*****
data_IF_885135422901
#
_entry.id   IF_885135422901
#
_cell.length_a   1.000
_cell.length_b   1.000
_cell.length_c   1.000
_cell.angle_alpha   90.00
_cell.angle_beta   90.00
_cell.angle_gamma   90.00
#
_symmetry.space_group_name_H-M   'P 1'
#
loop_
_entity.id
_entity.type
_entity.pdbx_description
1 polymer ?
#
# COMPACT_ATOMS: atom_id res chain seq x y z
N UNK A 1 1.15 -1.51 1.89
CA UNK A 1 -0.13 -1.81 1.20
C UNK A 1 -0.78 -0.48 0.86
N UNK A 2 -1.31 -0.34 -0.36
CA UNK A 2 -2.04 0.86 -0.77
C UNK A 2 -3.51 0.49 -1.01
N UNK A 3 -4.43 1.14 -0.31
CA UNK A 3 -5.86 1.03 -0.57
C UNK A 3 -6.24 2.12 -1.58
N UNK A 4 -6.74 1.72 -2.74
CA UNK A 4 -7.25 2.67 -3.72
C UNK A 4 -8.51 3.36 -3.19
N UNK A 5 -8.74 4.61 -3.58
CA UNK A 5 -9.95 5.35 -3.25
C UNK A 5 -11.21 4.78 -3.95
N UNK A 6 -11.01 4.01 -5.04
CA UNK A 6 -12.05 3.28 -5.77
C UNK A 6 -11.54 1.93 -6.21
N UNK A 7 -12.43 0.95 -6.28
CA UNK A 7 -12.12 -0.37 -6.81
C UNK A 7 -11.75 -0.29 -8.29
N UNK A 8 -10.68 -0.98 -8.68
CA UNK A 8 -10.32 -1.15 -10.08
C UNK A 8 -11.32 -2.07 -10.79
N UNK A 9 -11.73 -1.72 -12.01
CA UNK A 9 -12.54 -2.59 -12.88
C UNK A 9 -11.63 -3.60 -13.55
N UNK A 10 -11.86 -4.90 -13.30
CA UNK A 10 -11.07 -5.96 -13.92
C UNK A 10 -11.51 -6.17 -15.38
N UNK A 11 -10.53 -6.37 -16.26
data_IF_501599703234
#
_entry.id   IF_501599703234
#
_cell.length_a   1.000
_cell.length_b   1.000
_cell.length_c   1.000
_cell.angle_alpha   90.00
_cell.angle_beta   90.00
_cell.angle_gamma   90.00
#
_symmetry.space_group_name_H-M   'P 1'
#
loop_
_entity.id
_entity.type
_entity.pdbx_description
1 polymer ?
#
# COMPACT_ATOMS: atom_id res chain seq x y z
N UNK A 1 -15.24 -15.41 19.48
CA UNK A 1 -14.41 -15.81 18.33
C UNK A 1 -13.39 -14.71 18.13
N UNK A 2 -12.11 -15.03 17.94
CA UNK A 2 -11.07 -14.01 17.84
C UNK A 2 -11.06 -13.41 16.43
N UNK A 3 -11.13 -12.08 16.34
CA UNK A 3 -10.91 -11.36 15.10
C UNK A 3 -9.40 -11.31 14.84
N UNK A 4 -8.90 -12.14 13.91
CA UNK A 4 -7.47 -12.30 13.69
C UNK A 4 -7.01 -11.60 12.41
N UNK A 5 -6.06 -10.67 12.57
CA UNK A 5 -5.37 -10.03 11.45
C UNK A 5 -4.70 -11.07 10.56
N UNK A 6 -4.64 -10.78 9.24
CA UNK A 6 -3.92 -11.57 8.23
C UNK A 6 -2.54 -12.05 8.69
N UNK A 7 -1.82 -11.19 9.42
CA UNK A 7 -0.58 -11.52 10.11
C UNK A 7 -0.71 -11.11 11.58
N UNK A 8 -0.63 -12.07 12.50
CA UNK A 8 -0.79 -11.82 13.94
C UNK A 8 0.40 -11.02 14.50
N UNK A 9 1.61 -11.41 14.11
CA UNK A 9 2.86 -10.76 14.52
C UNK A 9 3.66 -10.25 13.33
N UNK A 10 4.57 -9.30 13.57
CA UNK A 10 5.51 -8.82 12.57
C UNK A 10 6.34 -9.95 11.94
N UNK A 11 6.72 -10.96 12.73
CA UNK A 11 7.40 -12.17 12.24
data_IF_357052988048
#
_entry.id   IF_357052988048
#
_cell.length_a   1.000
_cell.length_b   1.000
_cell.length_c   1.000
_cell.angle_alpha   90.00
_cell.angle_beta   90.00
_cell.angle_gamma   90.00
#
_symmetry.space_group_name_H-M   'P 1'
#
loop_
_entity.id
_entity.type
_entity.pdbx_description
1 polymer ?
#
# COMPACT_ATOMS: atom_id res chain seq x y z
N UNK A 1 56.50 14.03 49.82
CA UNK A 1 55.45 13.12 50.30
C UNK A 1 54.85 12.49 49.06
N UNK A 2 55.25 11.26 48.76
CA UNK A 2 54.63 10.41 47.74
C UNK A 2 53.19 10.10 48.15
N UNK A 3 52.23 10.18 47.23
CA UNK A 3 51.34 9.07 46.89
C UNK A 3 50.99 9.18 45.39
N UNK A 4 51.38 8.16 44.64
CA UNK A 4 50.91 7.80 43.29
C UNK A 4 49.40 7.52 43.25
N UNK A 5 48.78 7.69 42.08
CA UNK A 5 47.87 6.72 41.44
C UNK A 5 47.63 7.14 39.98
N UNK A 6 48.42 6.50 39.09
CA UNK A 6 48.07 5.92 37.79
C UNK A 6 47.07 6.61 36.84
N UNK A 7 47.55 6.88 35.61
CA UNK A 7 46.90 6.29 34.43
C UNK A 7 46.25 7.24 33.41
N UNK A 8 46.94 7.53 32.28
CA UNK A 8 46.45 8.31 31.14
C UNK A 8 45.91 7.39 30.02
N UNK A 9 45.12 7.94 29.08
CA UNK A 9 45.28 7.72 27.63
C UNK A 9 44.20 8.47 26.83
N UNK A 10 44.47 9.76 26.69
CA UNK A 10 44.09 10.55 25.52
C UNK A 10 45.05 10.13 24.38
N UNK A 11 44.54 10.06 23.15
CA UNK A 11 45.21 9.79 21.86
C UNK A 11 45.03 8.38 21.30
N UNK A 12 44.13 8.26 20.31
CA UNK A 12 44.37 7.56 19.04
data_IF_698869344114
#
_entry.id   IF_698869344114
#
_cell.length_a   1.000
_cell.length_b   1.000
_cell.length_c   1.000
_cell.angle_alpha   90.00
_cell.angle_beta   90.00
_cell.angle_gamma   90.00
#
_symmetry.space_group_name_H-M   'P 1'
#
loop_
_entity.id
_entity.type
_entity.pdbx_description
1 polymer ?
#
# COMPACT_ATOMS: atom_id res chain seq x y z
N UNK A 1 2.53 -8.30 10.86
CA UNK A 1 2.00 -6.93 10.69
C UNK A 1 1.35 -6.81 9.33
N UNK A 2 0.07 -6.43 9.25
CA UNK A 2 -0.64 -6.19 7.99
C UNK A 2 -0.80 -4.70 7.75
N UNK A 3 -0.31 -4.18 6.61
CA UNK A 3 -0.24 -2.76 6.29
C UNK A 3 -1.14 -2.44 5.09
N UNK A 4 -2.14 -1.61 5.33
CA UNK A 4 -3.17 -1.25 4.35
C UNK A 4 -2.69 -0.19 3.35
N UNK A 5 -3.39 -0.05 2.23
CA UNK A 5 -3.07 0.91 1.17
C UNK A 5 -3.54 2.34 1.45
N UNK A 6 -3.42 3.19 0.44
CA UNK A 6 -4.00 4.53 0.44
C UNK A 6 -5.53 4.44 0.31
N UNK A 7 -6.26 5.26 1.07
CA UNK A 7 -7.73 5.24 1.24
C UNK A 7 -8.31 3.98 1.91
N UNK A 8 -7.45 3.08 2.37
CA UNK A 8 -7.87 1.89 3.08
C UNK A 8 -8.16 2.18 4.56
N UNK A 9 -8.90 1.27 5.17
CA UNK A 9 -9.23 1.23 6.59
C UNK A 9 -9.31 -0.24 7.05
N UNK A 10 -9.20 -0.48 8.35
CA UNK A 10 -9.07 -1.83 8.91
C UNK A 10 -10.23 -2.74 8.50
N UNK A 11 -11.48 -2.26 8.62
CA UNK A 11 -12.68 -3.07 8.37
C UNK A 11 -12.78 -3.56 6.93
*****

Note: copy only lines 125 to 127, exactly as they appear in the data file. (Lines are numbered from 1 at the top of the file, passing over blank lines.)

CA UNK A 1 55.45 13.12 50.30
C UNK A 1 54.85 12.49 49.06
N UNK A 2 55.25 11.26 48.76